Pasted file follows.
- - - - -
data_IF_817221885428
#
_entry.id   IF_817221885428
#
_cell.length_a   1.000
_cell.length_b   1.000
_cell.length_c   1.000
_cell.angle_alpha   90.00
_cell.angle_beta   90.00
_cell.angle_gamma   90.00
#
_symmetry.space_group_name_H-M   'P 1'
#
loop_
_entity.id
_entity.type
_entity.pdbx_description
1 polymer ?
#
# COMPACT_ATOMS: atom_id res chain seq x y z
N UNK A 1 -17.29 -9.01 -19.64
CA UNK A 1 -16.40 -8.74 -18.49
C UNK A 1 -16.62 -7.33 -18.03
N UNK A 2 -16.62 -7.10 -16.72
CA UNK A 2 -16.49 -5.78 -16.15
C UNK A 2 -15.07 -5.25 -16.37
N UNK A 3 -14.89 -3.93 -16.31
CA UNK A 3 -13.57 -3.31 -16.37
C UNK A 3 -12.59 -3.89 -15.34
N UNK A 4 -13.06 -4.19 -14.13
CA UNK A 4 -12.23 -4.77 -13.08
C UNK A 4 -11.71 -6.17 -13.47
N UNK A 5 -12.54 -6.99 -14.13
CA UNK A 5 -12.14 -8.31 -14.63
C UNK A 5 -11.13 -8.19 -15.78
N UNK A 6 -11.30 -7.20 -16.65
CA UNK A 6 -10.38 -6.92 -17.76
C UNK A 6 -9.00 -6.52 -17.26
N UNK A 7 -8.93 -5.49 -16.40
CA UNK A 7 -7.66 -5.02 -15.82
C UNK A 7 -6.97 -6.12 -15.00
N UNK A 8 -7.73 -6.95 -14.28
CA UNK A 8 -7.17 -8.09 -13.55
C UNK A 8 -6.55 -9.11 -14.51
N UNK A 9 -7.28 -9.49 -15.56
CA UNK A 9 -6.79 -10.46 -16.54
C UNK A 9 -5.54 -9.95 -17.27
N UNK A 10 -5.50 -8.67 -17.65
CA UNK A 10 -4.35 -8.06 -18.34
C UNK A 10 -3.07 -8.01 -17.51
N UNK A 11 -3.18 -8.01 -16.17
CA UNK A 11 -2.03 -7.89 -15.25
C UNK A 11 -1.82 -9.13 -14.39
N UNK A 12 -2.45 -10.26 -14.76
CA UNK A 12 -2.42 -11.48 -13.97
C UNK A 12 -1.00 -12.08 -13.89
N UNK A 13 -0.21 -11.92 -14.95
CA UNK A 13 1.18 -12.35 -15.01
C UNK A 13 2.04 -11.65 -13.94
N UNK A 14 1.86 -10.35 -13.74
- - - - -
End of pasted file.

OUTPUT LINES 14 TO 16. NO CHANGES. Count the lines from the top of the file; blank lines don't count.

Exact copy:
loop_
_entity.id
_entity.type